I have to do undergo a regular set of online trainings for my job -- currently the trainings are Title IX, ADA Awareness, Discrimination and Harassment, and Cybersecurity -- and one thing that has been very noticeable is that they have greatly deteriorated in quality over the past ten years. The reasons for the deterioration are quite easy to identify, since the trainings are both longer and much less informative than they used to be. There are two related reasons for this:
(1) We used to have trainings that were specifically for the college; they have been replaced by more polished but more schlocky pre-packaged "learning experiences" that were very obviously designed for corporate contexts. They are highly generic to begin with, and they also waste a lot of time with scenarios that have nothing whatsoever to do with being a professor, or for that matter, with being at a college even in an administrative role. The Title IX training is the least bad because it is at least designed for Generic University; but it's pretty obvious that they are always thinking of a big state school and not a community college. The Cybersecurity training the past several years has been almost hilarious because it is so generic that it never gets more specific than 'your organization', and outside the sections on email deals with situations that assume we are working in corporate offices in close proximity to trade secrets.
(2) The trainings used to be quite tedious, but they went into considerable detail about legal requirements, school policies, procedures to use in various situations. Now they are still tedious but barely talk about these things at all. Instead we get extended powerpoint-level discussion of buzzwords. Once we got a lot of discussion of what would legally count as sexual harassment and how to report it; now we get one inserted slide of that, but pages and pages (and videos and videos) of vague psychological advice about how to be in the right frame of mind for not being a mere bystander. They are like a bunch of PSAs punctuated by an immensely dull afterschool special. It's less about how to do something and much more psychological, and indeed a lot of it consists of poorly explained vocabulary discussions ultimately deriving from psychological and psychiatric contexts -- things like bystander effect and implicit bias and microaggressions and privilege. The implicit bias stuff was all completely outdated, and if you didn't already know what a microaggression was, you would never be able to figure it out from the vague, rambling discussion, and you certainly would never know what to do about it. Vague discussions of jargon-words like 'power' and 'privilege' do not actually help you address real discrimination and harassment problems; for that you need the boring stuff that used to be the bulk of the training, tedious as it was -- what are the policies, what are the procedures and when are you justified in using them, what are the legal requirements, what are your protections and rights. You don't empower people by giving them additional vocabulary; you empower people by giving them ways to do things. The ADA trainings were the least bad, and I think that this is largely because the current fashion in disability rights -- person-centered discourse and practice, i.e., treating the persons rather than the disability as what primarily matters -- is, despite its jargonish framing, a purely ethical idea that is highly defensible in its own right, rather than a therapeutic idea that is out of place or an idea from psychology that ignores all the recent evidence from the field. But that training still does have many of the same problems.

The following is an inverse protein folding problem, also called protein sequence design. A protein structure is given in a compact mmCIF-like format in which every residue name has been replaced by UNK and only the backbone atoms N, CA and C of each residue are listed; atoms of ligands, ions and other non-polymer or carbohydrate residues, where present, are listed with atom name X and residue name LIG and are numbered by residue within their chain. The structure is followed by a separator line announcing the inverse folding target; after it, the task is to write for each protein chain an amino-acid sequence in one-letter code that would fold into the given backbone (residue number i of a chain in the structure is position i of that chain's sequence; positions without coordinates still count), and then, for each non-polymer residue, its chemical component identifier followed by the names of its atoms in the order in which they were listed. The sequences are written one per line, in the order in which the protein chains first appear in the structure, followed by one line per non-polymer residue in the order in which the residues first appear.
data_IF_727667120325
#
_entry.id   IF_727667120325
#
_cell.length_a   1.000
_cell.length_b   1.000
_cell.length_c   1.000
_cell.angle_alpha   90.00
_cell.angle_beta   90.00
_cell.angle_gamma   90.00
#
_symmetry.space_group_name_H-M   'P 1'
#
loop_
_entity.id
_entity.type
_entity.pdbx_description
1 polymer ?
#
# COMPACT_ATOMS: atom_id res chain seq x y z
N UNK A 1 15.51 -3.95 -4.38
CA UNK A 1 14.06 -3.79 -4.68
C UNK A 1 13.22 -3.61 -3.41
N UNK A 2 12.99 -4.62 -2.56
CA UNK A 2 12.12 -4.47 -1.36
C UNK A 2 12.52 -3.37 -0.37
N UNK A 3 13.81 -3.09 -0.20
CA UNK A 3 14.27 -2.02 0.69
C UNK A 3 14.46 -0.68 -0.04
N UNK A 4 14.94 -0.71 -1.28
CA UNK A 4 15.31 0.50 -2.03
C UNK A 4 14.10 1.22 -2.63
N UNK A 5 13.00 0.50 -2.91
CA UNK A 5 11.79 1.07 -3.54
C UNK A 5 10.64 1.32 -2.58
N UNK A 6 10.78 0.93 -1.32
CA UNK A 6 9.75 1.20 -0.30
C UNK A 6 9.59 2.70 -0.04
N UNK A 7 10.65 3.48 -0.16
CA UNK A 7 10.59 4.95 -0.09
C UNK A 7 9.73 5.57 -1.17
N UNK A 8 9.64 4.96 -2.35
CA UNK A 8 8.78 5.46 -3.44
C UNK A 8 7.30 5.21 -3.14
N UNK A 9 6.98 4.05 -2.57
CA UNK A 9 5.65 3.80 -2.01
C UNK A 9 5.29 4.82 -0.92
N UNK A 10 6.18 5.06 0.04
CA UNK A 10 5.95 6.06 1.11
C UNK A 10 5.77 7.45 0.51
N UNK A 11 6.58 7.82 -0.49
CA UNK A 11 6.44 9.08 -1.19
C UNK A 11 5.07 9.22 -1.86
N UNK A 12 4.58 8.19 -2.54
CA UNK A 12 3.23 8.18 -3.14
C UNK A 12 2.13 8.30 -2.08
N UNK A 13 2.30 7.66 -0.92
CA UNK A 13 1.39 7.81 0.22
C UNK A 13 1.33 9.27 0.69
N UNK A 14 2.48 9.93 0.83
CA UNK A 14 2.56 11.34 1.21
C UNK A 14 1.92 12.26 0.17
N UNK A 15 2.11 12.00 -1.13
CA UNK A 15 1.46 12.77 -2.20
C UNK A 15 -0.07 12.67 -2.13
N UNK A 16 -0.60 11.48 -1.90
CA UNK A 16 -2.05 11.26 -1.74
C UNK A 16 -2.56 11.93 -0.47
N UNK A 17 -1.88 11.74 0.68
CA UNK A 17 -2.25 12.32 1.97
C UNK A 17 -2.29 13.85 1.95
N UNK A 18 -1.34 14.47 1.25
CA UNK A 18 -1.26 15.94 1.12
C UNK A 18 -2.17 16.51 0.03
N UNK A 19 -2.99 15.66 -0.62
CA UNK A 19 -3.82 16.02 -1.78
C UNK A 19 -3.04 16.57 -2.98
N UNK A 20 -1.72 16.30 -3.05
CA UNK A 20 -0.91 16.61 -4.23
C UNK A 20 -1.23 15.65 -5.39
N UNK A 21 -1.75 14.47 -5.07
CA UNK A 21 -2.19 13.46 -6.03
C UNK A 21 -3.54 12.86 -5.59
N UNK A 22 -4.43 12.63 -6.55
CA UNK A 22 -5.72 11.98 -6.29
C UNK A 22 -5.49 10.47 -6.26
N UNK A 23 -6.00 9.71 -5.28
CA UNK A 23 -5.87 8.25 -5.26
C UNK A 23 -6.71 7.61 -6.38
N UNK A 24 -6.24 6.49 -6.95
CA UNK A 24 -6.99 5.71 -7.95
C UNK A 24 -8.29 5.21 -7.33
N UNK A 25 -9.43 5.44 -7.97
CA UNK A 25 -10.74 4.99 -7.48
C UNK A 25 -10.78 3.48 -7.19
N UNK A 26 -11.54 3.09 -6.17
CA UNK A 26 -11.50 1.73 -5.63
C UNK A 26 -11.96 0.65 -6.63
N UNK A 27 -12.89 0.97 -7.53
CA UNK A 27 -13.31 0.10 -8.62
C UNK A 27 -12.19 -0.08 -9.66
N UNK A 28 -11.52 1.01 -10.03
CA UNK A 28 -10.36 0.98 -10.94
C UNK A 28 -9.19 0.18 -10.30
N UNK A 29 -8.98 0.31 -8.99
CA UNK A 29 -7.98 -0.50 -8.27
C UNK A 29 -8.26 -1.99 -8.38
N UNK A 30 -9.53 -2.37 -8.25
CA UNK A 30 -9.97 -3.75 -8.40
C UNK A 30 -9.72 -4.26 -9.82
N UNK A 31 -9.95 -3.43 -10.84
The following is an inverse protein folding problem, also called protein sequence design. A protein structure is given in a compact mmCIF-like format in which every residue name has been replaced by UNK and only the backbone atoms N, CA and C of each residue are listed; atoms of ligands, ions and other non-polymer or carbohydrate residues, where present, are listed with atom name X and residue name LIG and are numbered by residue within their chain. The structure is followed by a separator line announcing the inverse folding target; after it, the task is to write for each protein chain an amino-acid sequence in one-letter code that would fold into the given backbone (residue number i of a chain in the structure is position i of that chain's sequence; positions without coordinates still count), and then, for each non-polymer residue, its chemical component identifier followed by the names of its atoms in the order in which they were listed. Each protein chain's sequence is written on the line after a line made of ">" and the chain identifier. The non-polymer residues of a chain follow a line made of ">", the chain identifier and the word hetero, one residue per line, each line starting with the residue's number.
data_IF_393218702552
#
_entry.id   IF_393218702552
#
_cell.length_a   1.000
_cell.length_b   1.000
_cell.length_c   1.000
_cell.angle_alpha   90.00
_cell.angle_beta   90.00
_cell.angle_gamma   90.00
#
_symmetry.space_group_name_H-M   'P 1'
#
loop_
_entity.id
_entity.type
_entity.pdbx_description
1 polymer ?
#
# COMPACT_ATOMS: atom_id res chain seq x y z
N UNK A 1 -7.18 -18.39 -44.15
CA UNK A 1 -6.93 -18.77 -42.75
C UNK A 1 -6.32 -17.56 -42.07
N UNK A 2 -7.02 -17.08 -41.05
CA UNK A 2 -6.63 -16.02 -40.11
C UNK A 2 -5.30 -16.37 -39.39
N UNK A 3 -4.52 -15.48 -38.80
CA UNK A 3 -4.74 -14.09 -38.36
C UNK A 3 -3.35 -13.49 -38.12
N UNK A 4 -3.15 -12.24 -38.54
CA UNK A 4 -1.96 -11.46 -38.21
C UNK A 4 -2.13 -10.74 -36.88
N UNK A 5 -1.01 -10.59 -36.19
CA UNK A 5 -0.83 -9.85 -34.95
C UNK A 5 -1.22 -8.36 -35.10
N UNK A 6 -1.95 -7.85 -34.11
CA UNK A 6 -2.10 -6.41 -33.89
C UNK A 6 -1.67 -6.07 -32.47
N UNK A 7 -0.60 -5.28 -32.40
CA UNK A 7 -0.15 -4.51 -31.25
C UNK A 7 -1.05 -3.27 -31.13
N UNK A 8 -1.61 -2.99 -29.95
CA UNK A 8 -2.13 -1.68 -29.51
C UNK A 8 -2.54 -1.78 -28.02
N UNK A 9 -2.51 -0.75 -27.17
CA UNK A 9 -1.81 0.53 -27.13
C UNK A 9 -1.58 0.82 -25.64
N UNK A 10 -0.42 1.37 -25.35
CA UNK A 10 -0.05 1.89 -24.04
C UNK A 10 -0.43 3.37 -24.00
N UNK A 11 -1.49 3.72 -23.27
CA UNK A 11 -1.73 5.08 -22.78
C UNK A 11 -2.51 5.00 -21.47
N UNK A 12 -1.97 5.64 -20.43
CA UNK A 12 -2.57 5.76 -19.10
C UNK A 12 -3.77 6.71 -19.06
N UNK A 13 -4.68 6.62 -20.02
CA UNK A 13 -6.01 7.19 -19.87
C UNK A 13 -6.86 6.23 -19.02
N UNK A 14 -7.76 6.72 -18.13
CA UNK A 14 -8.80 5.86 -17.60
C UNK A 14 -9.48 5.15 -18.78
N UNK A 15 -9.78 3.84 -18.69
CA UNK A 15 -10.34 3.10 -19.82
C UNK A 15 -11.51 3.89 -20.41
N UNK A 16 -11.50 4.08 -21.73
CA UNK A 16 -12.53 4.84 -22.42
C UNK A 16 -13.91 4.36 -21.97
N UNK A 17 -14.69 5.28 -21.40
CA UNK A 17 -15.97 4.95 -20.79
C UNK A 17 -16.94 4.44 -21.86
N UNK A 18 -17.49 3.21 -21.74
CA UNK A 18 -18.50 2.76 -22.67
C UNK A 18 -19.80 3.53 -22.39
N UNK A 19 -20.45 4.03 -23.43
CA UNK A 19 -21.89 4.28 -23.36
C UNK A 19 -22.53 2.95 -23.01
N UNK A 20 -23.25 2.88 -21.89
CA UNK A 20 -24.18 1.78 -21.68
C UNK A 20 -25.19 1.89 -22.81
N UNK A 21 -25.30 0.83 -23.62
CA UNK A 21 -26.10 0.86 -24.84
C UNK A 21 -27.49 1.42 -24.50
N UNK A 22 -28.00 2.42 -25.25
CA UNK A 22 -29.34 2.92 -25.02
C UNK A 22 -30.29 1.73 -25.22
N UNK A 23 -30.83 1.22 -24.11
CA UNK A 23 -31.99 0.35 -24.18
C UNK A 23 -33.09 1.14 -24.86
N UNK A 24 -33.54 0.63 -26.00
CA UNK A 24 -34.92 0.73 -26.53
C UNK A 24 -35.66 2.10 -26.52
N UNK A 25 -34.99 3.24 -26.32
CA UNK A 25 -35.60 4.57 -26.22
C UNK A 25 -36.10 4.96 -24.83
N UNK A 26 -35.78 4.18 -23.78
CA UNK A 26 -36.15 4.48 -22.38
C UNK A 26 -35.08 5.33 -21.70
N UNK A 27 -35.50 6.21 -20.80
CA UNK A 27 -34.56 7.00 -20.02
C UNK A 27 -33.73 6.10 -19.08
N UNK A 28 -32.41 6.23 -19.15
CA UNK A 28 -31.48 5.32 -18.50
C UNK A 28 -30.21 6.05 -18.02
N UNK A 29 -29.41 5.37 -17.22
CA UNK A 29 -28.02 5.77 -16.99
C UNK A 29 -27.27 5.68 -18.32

The overall effect is that of the college shirking its actual responsibilities -- all of the trainings are essentially about how it's really your responsibility to get yourself into the right mindset to handle discrimination, harassment, etc., and not the administration's responsibility to provide a framework that gives actual means for handling them. I suppose this fits with the middle-management style of them; they are created not to address any problems but so that a corporation can point to them and say, "Look, we did what we were supposed to do."
I think this is very much a metaphor for the state of the world today, a world governed by middle management, a world in which using the right buzzwords is treated as a proof of success. It is self-defeating and destructive, since it means problems never actually get addressed properly, people never actually get tools and procedures they can use, and systemic problems are treated as if they were really problems with someone's character. And it is poisonous, because institutions framing matters as if any failures were due to individuals and not to the limitations of institutional process is one of the situations that breeds ethical abuse.